Notwithstanding regulatory uncertainties, the crypto craze is increasing rapidly in the country. As crypto-assets continue to gain the attention of investors all around the world, they have also become a target for scammers who are looking to make some easy profits by exploiting individuals who would do anything to get rich quickly.
Research by cyber exposure company Tenable has found that scammers are leveraging compromised YouTube accounts to promote fake cryptocurrency giveaways for Bitcoin, Ethereum, Dogecoin, Cardano, Ripple, Shiba Inu and other cryptocurrencies. Tenable has calculated that, across a subset of YouTube Live scams encountered in October 2021 alone, scammers stole at least $8.9 million US dollars.
“The Bitcoin scams I monitored received $8.2 million in stolen funds, for an average amount of $1.6 million per scam. Ethereum scams received $413k in stolen funds, receiving on average $82,778 per scam. Finally, Shiba Inu scams earned $239k in funds, receiving on average $34,192 per scam,” Satnam Narang, Staff Research Engineer at Tenable, said.
Scammers hijacking legitimate YouTube accounts to promote fake cryptocurrency giveaways are not new. However, individuals are still being duped by scammers.
Types of crypto scams and how to spot & avoid
One should watch out for crypto products offering enviable returns.
“Fraudsters promise exceedingly high returns which are not backed by fundamentals. This is a big red-flag and more often goes unnoticed by many who move into crypto to make a quick buck. Phishing emails are employed extensively to lure gullible investors into providing credentials,” Blockchain and Emerging Tech Evangelist Sharat Chandra told FE Online.
According to Shashi Jha, Head of Legal and Compliance at WazirX, scammers or fraudsters often make credible promises and sometimes integrate into the crypto space by using the anonymity of the internet to their advantage.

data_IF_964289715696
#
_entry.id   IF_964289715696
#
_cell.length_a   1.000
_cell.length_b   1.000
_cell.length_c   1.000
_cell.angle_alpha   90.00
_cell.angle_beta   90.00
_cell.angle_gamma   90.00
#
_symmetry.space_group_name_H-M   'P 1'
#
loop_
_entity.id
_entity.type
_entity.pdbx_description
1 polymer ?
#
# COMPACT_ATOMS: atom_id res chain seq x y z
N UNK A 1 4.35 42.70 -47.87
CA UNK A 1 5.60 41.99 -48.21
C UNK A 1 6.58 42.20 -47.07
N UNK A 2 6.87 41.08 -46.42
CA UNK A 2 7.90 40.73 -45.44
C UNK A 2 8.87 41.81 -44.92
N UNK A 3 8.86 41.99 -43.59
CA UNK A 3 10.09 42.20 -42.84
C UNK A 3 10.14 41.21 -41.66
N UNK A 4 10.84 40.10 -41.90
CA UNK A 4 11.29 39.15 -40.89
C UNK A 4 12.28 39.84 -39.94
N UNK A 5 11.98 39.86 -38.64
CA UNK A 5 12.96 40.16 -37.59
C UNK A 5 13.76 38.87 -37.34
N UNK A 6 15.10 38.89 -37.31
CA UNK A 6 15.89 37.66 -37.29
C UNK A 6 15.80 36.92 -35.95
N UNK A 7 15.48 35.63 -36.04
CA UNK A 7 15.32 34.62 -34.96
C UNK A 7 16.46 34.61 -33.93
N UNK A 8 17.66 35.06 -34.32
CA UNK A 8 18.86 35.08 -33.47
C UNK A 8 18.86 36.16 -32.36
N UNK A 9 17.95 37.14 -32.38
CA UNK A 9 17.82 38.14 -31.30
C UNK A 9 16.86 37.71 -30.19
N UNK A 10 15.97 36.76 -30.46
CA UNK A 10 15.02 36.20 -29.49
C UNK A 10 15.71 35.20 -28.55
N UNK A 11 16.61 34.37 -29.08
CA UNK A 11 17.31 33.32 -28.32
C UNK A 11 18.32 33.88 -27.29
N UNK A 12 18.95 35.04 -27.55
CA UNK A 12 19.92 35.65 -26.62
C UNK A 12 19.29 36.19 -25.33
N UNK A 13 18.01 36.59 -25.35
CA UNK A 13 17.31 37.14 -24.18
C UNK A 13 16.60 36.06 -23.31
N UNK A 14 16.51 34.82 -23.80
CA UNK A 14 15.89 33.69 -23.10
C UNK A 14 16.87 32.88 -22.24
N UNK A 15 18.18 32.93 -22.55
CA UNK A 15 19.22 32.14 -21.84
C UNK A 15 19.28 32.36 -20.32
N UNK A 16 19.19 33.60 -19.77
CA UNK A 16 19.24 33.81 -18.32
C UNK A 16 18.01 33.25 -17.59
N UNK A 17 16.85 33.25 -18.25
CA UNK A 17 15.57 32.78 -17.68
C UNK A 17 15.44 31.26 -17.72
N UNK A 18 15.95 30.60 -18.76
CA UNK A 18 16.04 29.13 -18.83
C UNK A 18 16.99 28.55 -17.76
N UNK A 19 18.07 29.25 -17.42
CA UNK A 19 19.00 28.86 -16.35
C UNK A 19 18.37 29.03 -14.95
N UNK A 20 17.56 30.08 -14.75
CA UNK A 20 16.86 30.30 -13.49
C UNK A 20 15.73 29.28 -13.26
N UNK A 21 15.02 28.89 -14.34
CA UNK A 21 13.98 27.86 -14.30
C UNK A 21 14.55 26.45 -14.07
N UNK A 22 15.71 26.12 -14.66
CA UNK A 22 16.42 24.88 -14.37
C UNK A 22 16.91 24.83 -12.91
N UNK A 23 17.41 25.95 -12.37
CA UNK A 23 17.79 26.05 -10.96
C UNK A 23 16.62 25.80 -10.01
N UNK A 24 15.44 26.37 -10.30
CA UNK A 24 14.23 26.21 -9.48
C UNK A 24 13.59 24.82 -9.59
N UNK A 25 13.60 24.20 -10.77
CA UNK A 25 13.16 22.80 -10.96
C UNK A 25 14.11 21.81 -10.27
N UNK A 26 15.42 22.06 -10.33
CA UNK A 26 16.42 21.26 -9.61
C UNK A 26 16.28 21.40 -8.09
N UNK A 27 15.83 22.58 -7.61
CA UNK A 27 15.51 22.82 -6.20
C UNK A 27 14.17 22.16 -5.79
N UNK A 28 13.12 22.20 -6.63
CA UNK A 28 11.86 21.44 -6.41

Some of the most common scammer tactics are:
In such scams, scammers frequently imitate government officials, corporations, or well-known individuals. These kinds of frauds are perpetrated using fiat cash. Scammers recognize that users place a lot of trust in influential voices. So they create fake videos featuring the founders and co-founders of cryptocurrencies as well as notable individuals associated with cryptocurrency companies or CEOs of companies who have promoted the use of and/or discussed the purchase of cryptocurrencies for their company balance sheets.
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“The best way to spot an impostor account is to evaluate the returns you’re going to get. If a crypto offer sounds too good to be true, that’s the only red flag you need as it can be deceit,” said Jha.
This can be considered the most common scam that can take place. However, a person can stop falling prey to such scams through the intimations that can depict whether the website is legit or not.
“If there isn’t a lock icon in the URL bar then the site isn’t safe. Another thing to watch out for is, if an individual is diverted from one site to another while making payments. The redirect link may appear to be a legitimate site; however, a close examination of the URL reveals that the phoney URL contains the number zero rather than the letter “o.” As a result, ensuring to enter the exact URL into the browser with a double-check, becomes extremely important,” said Jha.
These scams exploit online dating to draw people into cryptocurrency investment scams.